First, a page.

Topics: Data Analysis, Statistics

About a year ago, a reader asked if I could try to explain degrees of freedom in statistics. Since then,  I’ve been circling around that request very cautiously, like it’s some kind of wild beast that I’m not sure I can safely wrestle to the ground.

Degrees of freedom aren’t easy to explain. They come up in many different contexts in statistics—some advanced and complicated. In mathematics, they're technically defined as the dimension of the domain of a random vector.

But we won't get into that. Because degrees of freedom are generally not something you need to understand to perform a statistical analysis—unless you’re a research statistician, or someone studying statistical theory.

And yet, enquiring minds want to know. So for the adventurous and the curious, here are some examples that provide a basic gist of their meaning in statistics.

The Freedom to Vary

First, forget about statistics. Imagine you’re a fun-loving person who loves to wear hats. You couldn't care less what a degree of freedom is. You believe that variety is the spice of life.

Unfortunately, you have constraints. You have only 7 hats. Yet you want to wear a different hat every day of the week.

On the first day, you can wear any of the 7 hats. On the second day, you can choose from the 6 remaining hats, on day 3 you can choose from 5 hats, and so on.

When day 6 rolls around, you still have a choice between 2 hats that you haven’t worn yet that week. But after you choose your hat for day 6, you have no choice for the hat that you wear on Day 7. You must wear the one remaining hat. You had 7-1 = 6 days of “hat” freedom—in which the hat you wore could vary!

That’s kind of the idea behind degrees of freedom in statistics. Degrees of freedom are often broadly defined as the number of "observations" (pieces of information) in the data that are free to vary when estimating statistical parameters.

Degrees of Freedom: 1-Sample t test

Now imagine you're not into hats. You're into data analysis.

You have a data set with 10 values. If you’re not estimating anything, each value can take on any number, right? Each value is completely free to vary.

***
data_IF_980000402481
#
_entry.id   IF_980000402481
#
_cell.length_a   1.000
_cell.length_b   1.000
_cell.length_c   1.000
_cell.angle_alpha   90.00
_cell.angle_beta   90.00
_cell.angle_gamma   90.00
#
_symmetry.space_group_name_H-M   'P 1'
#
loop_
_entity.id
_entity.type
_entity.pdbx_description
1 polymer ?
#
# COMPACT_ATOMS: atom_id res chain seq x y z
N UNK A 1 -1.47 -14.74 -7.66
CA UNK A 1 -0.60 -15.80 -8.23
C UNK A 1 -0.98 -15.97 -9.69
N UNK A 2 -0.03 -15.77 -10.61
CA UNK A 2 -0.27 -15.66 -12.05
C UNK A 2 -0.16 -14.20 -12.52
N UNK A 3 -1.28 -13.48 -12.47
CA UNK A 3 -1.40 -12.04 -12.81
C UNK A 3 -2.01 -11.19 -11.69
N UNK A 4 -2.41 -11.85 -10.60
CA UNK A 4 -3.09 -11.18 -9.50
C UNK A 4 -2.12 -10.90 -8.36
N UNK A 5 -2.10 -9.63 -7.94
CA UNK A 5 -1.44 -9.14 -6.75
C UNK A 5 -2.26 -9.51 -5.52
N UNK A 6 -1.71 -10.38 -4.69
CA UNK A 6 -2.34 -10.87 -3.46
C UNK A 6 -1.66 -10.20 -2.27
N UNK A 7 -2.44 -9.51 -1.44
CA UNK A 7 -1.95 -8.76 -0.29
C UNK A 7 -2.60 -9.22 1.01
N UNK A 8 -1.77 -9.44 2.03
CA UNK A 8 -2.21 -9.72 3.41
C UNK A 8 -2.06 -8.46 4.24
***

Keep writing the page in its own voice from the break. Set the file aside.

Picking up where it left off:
But suppose you want to test the population mean with a sample of 10 values, using a 1-sample t test. You now have a constraint—the estimation of the mean. What is that constraint, exactly? By definition of the mean, the following relationship must hold: The sum of all values in the data must equal n x mean, where n is the number of values in the data set.

So if a data set has 10 values, the sum of the 10 values must equal the mean x 10. If the mean of the 10 values is 3.5 (you could pick any number), this constraint requires that the sum of the 10 values must equal 10 x 3.5 = 35.

With that constraint, the first value in the data set is free to vary. Whatever value it is, it’s still possible for the sum of all 10 numbers to have a value of 35. The second value is also free to vary, because whatever value you choose, it still allows for the possibility that the sum of all the values is 35.

In fact, the first 9 values could be anything, including these two examples:

34, -8.3, -37, -92, -1, 0, 1, -22, 99
0.1, 0.2, 0.3, 0.4, 0.5, 0.6, 0.7, 0.8, 0.9

But to have all 10 values sum to 35, and have a mean of 3.5, the 10th value cannot vary. It must be a specific number:

34, -8.3, -37, -92, -1, 0, 1, -22, 99  -----> 10TH value must be 61.3
0.1, 0.2, 0.3, 0.4, 0.5, 0.6, 0.7, 0.8, 0.9 ----> 10TH value must be 30.5

Therefore, you have 10 - 1 = 9 degrees of freedom. It doesn’t matter what sample size you use, or what mean value you use—the last value in the sample is not free to vary. You end up with n - 1 degrees of freedom, where n is the sample size.

Another way to say this is that the number of degrees of freedom equals the number of "observations" minus the number of required relations among the observations (e.g., the number of parameter estimates). For a 1-sample t-test, one degree of freedom is spent estimating the mean, and the remaining n - 1 degrees of freedom estimate variability.